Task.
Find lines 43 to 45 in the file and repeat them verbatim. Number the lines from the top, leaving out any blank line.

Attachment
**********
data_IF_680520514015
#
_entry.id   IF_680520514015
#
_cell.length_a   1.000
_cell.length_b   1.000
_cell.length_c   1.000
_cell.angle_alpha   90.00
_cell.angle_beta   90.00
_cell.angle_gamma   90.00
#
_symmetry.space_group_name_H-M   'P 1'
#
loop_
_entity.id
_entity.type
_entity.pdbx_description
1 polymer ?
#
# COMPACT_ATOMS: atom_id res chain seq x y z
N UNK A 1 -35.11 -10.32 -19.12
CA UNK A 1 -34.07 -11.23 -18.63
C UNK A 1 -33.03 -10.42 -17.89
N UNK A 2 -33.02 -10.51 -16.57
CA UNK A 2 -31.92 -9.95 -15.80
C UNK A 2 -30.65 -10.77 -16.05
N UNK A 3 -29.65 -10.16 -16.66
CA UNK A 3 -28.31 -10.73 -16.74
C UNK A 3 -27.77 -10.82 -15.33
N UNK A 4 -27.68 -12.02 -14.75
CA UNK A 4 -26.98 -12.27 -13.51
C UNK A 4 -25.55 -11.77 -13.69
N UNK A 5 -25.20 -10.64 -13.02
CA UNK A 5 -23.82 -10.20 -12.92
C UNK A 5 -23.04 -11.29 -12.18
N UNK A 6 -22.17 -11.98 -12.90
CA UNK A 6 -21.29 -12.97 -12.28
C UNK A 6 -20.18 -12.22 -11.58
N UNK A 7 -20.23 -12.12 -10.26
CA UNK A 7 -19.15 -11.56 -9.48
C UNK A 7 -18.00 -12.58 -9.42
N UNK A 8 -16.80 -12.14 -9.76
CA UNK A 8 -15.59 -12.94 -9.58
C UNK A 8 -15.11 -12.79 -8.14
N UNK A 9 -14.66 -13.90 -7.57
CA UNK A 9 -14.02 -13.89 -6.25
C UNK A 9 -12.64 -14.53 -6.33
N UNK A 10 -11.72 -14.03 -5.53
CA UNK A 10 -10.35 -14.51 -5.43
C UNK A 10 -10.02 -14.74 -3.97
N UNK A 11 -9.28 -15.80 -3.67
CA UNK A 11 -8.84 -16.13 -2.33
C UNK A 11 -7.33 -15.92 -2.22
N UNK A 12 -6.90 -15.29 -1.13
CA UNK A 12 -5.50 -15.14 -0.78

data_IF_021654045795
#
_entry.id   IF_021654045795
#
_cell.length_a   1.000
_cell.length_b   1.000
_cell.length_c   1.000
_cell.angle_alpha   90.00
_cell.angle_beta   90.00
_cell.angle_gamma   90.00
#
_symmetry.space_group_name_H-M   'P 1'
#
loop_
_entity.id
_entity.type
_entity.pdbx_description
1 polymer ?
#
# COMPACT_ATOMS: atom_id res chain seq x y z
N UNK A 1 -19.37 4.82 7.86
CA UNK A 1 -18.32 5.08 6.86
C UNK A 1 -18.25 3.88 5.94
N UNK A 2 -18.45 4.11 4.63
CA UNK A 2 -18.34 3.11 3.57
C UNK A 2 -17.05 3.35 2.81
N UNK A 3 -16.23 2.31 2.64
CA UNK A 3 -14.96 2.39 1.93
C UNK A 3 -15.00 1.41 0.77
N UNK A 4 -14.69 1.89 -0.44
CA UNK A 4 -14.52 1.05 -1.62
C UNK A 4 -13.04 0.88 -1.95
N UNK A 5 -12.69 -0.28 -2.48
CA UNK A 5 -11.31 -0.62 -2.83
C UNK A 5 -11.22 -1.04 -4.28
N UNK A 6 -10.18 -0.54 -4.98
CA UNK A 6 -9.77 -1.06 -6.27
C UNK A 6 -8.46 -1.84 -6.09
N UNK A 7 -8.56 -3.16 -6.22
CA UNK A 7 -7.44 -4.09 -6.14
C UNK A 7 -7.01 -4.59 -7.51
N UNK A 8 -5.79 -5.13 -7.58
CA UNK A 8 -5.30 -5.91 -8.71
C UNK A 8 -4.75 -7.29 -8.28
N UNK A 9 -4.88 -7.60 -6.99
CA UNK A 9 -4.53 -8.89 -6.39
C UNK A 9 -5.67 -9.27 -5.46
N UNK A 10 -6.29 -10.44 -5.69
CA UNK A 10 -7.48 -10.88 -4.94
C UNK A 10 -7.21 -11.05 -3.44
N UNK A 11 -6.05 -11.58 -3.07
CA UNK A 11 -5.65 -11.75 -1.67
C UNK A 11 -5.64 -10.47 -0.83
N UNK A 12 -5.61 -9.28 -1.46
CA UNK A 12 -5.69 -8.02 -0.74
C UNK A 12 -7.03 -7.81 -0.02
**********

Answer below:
CA UNK A 8 -15.59 -12.94 -9.58
C UNK A 8 -15.11 -12.79 -8.14
N UNK A 9 -14.66 -13.90 -7.57